The Wonder of the Prophet Ezekiel, God’s Kingdom, and What “Fulfilling the Law and the Prophets” Looks Like (Lenten Scriptural Commentary #28)
by Erik Ritland
"The life of an everyday Christian won’t always be rainbows and sunshine, but the sweetness and light that Ezekiel describes will always undergird it, will permeate it. It is the foundation of people, churches, and societies that live in the Kingdom that Christ inaugurated."
Fully Alive’s Lenten Scriptural Commentary helps Christians get more out of Lent by taking God’s word seriously.
Mostly avoiding personal stories and anecdotes, our commentary dives deeply into the scripture readings for each day and applies them to the broader context of Lent. We use the daily Mass readings from the Catholic lectionary.
If possible, read each passage slowly, taking in each word. If you find that you’ve hurried through a reading, read it over a few more times. Let the words reverberate in your heart. After you’ve let it sink in, read our Lenten Scriptural Commentary.
Tuesday of the Fourth Week of Lent
The prophet Ezekiel tells of a stunning vision, and Jesus scandalizes religious authorities by healing on the Sabbath.
Readings: Ez 47:1-9, 12/Jn 5:1-16
Click here to read the complete text from the USCCB website
"This water flows into the eastern district down upon the Arabah,
and empties into the sea, the salt waters, which it makes fresh.
Wherever the river flows,
every sort of living creature that can multiply shall live,
and there shall be abundant fish,
for wherever this water comes the sea shall be made fresh.
Along both banks of the river, fruit trees of every kind shall grow;
their leaves shall not fade, nor their fruit fail.
Every month they shall bear fresh fruit,
for they shall be watered by the flow from the sanctuary.
Their fruit shall serve for food, and their leaves for medicine."
(cf Ez 47: 1-9)
Ezekiel might be my favorite prophet. The visions in his book are so poetic, so evocative, so strange.
His writings can easily go over the heads of most of us, but reading it along with a good study Bible clears up most confusion. I suggest the Didache Bible for basic understanding and the Navarre Bible for more intense study.
This reading, though, is pretty clear: it is a prophecy of what the world will look like in God’s coming Kingdom, which is inaugurated by Christ.
Like many poetic writings of the Old Testament, it states the ideal in an exaggerated way. The life of an everyday Christian won’t always be rainbows and sunshine, but the sweetness and light that it describes will always undergird it, will permeate it. It is the foundation of people, churches, and societies that live in the Kingdom that Christ inaugurated.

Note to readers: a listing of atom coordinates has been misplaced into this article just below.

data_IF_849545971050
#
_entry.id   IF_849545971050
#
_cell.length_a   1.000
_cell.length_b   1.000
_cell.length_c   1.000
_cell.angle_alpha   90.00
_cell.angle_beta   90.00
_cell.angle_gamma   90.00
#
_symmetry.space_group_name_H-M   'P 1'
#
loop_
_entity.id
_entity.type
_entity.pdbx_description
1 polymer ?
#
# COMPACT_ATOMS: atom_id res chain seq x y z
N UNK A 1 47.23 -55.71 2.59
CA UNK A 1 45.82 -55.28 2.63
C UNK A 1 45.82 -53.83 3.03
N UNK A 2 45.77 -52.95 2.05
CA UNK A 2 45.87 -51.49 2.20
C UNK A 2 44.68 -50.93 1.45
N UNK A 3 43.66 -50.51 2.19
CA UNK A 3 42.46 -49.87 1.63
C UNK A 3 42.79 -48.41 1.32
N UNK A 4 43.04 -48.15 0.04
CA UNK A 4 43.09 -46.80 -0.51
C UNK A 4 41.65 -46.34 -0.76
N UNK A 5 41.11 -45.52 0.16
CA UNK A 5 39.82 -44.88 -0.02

When Jesus saw him lying there
and knew that he had been ill for a long time, he said to him,
"Do you want to be well?"
The sick man answered him,
"Sir, I have no one to put me into the pool
when the water is stirred up;
while I am on my way, someone else gets down there before me."
Jesus said to him, "Rise, take up your mat, and walk."
Immediately the man became well, took up his mat, and walked.
(cf. Jn 5: 1-16)
Compassion is at the heart of Jesus’ Kingdom program.
It’s easy to understand why the Pharisees were angry that Jesus’ did this healing on the Sabbath. God gave the Jewish people the Sabbath, and all their laws, to help them live in the way that He intended. Some of them seem antiquated today – although it’s good to remember that assuming the totality of our value systems on the past is the height of being sophomoric – but since they were from God, it made sense for the Jewish leaders to take them very seriously.
What they didn’t understand is that Jesus was not disregarding the Jewish law but fulfilling it, bringing it to its deepest meaning. God gave humanity the Sabbath as an act of compassion, and as such, being compassionate on the Sabbath is an acting out of that law in the deepest sense, not a disrespectful breaking of it.
Erik Ritland is a writer and musician. The founder of Fully Alive Christian Media, he also created The Minnesota Sport Ramble and is a writer and copy editor for Music in Minnesota. He was Lead Staff Writer for Minnesota culture blogs Curious North and Hometown Hustle. Reach him via email.
Erik Ritland received his MA in Theology in 2017. He's the founder and content manager of Fully Alive Christian Media and Rambling On, copy editor and writer for Music in Minnesota, and an acclaimed songwriter.